Took Chekhov on the trip down to the States last week but no time to read; this rarely happens but on this trip it somehow did. My rideshare driver reminded me it was my ninth trek in the luxurious Phillipemobile (twelfth for Don, aged 77, up in the front seat regaling us with tales of his many travels and unusual adventures). Some border officials, believe it or not, have never heard of rideshare or craigslist, finding it difficult to understand why six or seven unrelated people would all be coming into the country together in the same vehicle, none heading to exactly the same destination, all returning on different dates. But you get there twice as fast at half the cost; a smooth, comfortable ride with interesting people, lively conversations, good music, what more could one ask.
It was wonderful to see the l'il grandbubs again. While there, one night, on our way back from the grocery store, we drove through this quiet neighborhood of gigantic houses with enormous manicured lawns, when this light display suddenly shrieked out in brightness:
My daughter said it had won some kind of local competition. Between the "ohhhhhhs" and "ahhhhhhhs"of passersby, one also heard: "Wonder what their electric bill will look like ..."
And for all those large, overly decorated Christmas trees, real or fake, there're also those scraggly, marked-down leftovers bargained for on Christmas eve, before the tree lot closes, by those who find the only thing they can afford this year is a Charlie Brown special or its scrawny equivalent. Less decoration, more spirit - that'll work!
"Christmas" has become so commercialized, it's sometimes met with dread instead of joy. Joy, joyous, joyful - words we say or sing or write on a card this month that roll out as effortlessly as "Have a nice day.
For some, these holidays (Christmas, Hanukkah, Kwanza, winter solstice), are a time of sadness, stress, or creeping indifference. What is there to celebrate? Some parents can't afford to put food on the table, as TV ads remind you how great it would be to be gifted with a diamond, expensive appliance or spiffy new car with a big red ribbon tied 'round it. One is expected to honor family traditions even when it may be impossible to do so. Whatever cheer you might muster could suddenly wash right out of you by the proliferation of political correctness: saying "Happy Holidays", for example, you risk being lectured for not saying "Merry Christmas").
And yet . . . despite all the hype, and angst, and commercial shlock, families try to get together, spirits are lifted, people who wouldn't ordinarily, give. And there's the Peace-on-Earth thing. Which is another way of saying No More War, only quieter.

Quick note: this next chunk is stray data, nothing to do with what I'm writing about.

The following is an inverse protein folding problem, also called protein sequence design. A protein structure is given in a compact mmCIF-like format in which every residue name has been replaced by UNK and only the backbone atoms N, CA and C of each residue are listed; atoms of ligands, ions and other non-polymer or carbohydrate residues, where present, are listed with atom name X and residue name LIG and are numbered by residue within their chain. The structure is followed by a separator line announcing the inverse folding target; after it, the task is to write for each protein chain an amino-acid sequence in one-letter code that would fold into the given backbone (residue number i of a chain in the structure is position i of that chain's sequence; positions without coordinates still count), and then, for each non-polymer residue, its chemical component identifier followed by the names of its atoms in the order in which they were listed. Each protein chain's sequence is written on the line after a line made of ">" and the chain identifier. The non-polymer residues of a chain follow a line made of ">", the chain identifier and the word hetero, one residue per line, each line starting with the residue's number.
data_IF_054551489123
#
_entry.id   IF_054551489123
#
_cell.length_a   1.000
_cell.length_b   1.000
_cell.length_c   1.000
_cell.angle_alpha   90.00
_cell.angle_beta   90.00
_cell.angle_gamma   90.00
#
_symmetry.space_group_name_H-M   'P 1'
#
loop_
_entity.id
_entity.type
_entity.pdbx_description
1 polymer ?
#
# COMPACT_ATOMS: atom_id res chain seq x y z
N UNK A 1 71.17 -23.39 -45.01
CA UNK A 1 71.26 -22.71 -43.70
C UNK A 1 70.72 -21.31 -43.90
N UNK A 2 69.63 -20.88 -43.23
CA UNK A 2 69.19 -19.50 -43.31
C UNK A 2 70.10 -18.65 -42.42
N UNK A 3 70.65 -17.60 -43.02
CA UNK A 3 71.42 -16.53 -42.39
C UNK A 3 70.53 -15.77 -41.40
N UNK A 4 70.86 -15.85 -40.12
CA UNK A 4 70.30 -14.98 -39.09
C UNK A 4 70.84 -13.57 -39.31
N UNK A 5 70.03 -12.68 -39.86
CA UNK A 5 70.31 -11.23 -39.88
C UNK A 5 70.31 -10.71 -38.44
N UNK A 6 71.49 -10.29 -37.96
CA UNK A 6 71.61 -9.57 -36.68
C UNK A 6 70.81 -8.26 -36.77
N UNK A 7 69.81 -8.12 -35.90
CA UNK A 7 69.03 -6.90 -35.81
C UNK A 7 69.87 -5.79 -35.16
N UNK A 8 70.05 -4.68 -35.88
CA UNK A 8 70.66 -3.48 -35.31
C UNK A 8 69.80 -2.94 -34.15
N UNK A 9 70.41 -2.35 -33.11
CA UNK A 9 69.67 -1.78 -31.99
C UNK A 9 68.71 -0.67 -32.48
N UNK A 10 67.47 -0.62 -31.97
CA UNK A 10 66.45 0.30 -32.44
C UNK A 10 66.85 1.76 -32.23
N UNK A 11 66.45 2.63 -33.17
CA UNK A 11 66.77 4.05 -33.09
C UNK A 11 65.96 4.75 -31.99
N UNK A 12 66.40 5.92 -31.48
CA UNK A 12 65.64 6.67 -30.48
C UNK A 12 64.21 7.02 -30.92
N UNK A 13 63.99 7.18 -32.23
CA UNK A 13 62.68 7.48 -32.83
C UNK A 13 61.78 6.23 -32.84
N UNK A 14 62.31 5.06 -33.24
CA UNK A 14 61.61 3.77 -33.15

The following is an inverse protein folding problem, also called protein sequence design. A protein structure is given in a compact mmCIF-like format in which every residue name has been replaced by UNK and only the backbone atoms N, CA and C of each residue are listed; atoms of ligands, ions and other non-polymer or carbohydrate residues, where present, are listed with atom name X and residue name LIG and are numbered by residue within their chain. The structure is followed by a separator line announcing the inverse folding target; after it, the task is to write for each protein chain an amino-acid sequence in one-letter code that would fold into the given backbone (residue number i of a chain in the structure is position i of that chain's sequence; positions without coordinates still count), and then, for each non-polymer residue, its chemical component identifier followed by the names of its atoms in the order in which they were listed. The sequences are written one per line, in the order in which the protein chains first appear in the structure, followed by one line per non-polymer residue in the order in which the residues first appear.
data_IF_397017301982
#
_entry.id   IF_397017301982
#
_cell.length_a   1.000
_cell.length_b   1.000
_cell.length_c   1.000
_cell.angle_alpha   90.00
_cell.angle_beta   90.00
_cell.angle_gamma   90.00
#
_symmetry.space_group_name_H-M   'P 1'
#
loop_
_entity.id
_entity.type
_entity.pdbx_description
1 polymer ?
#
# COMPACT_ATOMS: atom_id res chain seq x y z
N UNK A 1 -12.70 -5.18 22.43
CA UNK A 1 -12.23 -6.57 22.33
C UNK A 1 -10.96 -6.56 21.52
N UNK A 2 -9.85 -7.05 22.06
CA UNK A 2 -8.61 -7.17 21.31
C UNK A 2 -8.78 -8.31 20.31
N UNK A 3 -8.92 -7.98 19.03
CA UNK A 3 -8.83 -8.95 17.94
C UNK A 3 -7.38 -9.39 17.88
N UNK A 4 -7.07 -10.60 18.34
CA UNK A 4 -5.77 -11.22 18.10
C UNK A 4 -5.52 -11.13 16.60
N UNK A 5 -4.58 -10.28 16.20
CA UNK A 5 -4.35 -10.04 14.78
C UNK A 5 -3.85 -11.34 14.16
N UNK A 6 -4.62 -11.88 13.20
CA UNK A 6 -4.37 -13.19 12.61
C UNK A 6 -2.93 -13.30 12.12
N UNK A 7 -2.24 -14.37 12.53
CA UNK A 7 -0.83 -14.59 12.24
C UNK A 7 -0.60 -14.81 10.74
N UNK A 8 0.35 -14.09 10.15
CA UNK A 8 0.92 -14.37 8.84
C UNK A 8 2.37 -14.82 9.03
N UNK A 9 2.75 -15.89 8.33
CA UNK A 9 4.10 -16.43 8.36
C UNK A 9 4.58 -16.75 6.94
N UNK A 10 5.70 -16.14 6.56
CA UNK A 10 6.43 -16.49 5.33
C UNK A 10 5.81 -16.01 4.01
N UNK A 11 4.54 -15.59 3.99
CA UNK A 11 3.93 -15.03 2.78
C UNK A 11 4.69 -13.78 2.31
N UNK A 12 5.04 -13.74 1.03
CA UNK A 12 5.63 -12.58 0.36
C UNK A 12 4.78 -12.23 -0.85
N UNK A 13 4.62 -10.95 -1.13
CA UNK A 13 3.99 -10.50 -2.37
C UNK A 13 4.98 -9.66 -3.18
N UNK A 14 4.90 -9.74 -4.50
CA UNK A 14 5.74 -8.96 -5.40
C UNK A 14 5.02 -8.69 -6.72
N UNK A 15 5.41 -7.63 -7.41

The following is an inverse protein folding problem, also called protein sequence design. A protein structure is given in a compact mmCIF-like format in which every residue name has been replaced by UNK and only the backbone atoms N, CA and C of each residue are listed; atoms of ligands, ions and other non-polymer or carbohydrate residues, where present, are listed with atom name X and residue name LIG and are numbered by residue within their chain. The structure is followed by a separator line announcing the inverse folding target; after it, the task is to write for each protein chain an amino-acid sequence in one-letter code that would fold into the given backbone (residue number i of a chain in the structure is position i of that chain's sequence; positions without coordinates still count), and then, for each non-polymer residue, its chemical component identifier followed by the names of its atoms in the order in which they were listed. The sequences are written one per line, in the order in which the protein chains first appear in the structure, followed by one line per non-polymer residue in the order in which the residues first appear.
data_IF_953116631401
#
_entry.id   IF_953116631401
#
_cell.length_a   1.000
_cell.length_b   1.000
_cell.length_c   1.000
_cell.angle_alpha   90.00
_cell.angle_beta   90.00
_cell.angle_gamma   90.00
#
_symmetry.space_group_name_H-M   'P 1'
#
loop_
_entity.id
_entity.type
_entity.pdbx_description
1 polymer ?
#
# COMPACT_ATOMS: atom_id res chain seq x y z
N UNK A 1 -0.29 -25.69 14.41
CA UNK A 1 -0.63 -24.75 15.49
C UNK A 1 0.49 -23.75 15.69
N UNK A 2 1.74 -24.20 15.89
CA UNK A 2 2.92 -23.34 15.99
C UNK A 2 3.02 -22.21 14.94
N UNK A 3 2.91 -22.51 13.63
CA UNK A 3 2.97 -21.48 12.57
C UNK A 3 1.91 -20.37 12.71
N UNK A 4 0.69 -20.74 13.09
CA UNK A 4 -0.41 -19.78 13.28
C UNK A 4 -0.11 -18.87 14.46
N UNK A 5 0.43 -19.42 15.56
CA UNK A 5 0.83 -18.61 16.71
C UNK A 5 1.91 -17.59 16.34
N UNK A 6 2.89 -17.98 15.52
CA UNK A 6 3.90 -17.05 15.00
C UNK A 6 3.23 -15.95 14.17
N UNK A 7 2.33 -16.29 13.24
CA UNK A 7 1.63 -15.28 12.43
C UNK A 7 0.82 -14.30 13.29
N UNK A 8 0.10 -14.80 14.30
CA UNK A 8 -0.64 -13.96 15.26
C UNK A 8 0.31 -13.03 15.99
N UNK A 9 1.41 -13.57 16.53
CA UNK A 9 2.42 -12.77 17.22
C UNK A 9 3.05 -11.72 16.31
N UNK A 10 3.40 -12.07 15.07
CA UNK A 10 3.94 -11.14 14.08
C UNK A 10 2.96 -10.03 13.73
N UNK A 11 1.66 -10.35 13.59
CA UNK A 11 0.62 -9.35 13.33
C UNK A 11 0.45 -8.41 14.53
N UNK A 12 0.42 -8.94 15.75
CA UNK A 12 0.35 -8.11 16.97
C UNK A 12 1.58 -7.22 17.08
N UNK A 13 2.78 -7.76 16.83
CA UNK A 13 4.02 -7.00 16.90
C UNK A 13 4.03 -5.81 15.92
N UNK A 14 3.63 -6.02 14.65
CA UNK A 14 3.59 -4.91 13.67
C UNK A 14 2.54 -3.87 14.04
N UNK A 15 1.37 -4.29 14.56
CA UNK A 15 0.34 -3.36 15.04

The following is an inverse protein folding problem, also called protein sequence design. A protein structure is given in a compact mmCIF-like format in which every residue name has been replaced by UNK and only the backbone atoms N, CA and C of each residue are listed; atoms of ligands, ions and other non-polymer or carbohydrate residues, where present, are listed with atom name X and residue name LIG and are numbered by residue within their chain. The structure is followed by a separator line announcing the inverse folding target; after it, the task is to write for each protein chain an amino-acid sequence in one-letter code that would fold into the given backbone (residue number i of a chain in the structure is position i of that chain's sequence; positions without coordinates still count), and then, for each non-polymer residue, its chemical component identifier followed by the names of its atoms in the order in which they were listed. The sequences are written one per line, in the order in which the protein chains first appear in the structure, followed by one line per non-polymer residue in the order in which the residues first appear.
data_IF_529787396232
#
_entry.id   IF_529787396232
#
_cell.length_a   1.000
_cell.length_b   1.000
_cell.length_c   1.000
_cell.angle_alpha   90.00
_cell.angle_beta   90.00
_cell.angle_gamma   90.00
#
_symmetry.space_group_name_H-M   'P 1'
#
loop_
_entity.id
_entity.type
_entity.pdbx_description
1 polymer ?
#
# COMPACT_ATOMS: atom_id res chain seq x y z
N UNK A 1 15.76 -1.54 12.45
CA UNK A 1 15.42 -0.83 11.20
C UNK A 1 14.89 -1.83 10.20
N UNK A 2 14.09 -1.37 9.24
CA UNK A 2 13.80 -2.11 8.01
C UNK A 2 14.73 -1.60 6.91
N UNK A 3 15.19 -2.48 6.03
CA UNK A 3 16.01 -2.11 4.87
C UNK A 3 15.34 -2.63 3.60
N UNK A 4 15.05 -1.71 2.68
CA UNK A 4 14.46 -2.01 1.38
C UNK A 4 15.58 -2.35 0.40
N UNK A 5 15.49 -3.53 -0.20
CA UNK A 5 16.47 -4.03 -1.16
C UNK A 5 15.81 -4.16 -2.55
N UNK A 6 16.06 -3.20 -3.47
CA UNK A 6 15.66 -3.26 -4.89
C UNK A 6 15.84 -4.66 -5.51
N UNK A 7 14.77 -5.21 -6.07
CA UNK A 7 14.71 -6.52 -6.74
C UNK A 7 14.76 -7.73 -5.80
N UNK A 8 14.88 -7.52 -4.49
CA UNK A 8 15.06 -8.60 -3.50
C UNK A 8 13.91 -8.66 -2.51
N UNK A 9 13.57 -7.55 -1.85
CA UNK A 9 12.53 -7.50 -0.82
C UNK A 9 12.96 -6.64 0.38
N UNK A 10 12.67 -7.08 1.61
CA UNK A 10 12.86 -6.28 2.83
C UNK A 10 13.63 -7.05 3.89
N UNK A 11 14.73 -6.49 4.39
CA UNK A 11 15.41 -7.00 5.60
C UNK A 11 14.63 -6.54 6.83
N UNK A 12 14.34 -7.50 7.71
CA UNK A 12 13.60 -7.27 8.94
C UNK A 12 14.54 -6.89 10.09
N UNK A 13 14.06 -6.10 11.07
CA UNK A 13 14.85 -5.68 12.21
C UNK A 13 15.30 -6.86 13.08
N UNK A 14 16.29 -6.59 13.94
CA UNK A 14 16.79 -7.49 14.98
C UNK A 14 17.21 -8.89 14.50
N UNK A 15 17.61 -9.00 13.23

My dad was Smokey the Bear when I was in high school. He used to go around to local elementary schools dressed as Smokey the Bear to teach kids about safety in the forest. At Christmas time he'd make loaves and loaves of raisin-nut bread (the only thing he enjoyed cooking) and deliver them to certain families in the neighborhood. I remember being impressed by his sheer enthusiasm -- none of my friends' fathers did these things--and regret that I never told him so while he was still alive.
What I like about the end of the year is that it's an End and you can imagine the new, coming year as an opportunity to correct/resolve/expand, whatever -- do things differently, or "better". Which feeling sometimes evaporates as quickly as one's unmet New Year's resolutions, but at no other time of the year does that particular urge seem quite as strong. The older I get, the more inclined I am to just let some things go--habits, for example, that have run their course, worries that are not worth worrying over; and concentrate on those things that are important, or should be moreso. Energy and focus squandered, a depletion you sometimes don't notice till it's too late. I have to remind myself to stop looking at some things as insurmountable obstacles; view them as challenges instead; think of creative ways to arrive at a solution, be more proactive, etc. Yeah, I know, buzzwords (like "Joyous"), but somehow simply waiting, and hoping for the best -- seems too lethargic.
So, onward and otherward 2012. My grandson told me he watched a documentary on the Discovery channel last month which discussed the prediction that the world, as we know it, will end on December 21, 2012, when some catastrophic event will occur and "we'll all disappear". Or not. Living moment by moment begins to take on a whole new meaning, in light of that possibility, though.
Anyway, glad to be back, though I wish I could have brought those Vermont mountains home with me. Seeing them again -- now that was pure heaven!